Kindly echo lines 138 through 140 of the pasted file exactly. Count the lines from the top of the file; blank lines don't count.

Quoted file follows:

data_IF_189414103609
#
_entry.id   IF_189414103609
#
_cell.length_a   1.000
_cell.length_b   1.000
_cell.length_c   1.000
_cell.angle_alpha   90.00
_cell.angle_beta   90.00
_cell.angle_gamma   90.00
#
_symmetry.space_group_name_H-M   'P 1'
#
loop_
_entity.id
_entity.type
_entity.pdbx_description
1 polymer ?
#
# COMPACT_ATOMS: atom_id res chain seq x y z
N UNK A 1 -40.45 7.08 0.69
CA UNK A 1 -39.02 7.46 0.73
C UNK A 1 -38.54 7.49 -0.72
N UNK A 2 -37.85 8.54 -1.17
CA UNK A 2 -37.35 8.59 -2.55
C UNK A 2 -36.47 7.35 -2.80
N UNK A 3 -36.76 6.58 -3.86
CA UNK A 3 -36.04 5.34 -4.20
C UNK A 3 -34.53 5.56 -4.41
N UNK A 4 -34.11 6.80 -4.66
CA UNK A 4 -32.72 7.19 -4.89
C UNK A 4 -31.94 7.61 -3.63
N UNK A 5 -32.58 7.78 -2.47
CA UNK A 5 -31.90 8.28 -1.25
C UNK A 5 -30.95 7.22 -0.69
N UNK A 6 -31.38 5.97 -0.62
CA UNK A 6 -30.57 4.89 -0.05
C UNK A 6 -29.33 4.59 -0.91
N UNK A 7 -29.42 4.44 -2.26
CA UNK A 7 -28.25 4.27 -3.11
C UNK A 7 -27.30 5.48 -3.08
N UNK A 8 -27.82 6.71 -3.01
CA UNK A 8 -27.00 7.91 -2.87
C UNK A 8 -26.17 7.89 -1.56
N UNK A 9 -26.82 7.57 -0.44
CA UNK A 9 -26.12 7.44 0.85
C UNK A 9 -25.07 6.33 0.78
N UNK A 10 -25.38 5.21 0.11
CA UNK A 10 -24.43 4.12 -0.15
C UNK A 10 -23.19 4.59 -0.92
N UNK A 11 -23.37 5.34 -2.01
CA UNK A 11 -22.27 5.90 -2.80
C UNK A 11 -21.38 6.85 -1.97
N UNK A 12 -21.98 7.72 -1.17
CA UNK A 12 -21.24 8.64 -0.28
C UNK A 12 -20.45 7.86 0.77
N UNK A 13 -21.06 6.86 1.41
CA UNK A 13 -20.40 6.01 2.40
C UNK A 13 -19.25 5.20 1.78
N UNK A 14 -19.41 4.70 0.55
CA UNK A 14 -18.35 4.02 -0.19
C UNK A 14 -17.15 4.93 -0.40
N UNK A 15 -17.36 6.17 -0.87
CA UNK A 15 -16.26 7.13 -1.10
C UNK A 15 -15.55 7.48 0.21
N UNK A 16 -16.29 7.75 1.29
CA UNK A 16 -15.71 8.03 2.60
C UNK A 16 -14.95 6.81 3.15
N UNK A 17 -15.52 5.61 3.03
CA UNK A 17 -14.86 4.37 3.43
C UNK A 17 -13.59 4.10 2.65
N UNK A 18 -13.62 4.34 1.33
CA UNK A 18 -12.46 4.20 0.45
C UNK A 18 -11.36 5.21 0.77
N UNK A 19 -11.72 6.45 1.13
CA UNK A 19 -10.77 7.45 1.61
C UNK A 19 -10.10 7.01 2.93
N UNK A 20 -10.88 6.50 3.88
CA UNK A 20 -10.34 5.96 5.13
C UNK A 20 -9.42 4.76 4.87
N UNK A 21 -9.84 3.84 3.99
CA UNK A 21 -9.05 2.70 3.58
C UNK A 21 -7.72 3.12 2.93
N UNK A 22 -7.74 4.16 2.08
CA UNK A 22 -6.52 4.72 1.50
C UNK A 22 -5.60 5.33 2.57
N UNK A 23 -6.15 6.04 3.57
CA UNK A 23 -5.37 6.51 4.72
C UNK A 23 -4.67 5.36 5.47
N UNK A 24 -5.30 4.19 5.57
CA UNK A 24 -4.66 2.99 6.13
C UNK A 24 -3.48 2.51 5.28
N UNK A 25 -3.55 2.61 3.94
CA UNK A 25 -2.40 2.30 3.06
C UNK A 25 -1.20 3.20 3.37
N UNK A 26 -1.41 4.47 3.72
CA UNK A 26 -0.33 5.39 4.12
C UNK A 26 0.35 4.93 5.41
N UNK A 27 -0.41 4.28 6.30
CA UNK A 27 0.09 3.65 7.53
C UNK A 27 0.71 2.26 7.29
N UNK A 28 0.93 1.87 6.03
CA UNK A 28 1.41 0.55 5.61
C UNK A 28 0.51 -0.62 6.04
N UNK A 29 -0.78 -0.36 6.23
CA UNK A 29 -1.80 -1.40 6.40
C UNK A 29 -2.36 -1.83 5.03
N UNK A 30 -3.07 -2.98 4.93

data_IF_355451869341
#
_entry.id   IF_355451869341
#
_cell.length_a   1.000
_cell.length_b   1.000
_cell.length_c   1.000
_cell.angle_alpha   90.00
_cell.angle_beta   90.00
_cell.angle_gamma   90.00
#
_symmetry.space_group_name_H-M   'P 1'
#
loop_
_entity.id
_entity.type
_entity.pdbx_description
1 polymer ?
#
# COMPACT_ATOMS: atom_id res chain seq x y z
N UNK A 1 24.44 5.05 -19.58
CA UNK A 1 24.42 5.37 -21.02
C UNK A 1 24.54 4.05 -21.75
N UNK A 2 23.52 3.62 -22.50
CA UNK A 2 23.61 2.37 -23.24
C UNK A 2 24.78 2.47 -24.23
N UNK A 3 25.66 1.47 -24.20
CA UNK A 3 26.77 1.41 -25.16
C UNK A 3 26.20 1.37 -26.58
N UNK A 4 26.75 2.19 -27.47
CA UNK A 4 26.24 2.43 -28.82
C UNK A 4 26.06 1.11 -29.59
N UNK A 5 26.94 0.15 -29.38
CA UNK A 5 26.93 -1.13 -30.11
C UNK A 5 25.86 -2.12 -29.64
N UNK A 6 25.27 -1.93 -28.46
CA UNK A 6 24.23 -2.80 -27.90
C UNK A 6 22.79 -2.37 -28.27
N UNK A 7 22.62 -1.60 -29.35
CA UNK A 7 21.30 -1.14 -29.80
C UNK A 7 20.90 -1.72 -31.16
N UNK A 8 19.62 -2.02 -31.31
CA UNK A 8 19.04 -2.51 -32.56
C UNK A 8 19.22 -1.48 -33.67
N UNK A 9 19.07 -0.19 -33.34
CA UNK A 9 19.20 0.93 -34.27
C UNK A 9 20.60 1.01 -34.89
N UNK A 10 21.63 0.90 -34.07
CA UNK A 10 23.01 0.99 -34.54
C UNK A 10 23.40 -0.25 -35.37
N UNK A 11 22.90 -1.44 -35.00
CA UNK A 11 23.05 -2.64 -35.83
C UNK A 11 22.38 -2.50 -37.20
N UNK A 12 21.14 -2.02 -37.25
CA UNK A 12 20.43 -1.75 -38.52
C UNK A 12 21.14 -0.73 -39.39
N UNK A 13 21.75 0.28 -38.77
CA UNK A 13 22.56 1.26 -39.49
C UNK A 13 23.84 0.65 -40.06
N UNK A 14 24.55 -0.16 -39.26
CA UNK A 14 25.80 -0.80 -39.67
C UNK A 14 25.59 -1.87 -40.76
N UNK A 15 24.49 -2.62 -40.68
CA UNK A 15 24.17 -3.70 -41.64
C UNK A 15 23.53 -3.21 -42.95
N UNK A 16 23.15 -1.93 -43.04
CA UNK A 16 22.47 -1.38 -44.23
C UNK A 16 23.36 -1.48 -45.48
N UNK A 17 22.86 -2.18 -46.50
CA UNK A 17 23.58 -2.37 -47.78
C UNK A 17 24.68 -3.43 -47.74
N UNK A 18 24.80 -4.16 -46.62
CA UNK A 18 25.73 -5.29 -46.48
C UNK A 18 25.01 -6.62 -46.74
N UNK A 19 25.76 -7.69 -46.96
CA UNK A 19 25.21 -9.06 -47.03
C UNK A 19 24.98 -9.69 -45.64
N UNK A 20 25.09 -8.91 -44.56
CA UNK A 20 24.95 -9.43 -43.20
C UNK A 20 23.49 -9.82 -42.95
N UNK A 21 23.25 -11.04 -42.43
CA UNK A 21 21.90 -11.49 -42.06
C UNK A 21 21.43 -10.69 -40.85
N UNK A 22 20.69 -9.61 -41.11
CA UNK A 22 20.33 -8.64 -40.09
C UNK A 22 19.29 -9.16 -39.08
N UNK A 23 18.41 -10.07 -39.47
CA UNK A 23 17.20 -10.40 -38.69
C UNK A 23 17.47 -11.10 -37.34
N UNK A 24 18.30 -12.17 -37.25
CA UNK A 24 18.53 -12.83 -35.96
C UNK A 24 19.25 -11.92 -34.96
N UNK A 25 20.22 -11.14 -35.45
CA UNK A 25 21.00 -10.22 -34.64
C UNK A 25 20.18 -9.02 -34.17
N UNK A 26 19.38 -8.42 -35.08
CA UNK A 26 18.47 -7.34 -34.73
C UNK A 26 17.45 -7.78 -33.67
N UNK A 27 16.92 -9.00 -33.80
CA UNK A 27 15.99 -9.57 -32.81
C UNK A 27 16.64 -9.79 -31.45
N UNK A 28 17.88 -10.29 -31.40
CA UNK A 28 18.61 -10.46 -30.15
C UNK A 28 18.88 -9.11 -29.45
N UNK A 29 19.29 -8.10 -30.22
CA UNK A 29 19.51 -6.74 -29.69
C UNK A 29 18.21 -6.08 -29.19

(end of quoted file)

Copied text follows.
N UNK A 4 26.75 2.19 -27.47
CA UNK A 4 26.24 2.43 -28.82
C UNK A 4 26.06 1.11 -29.59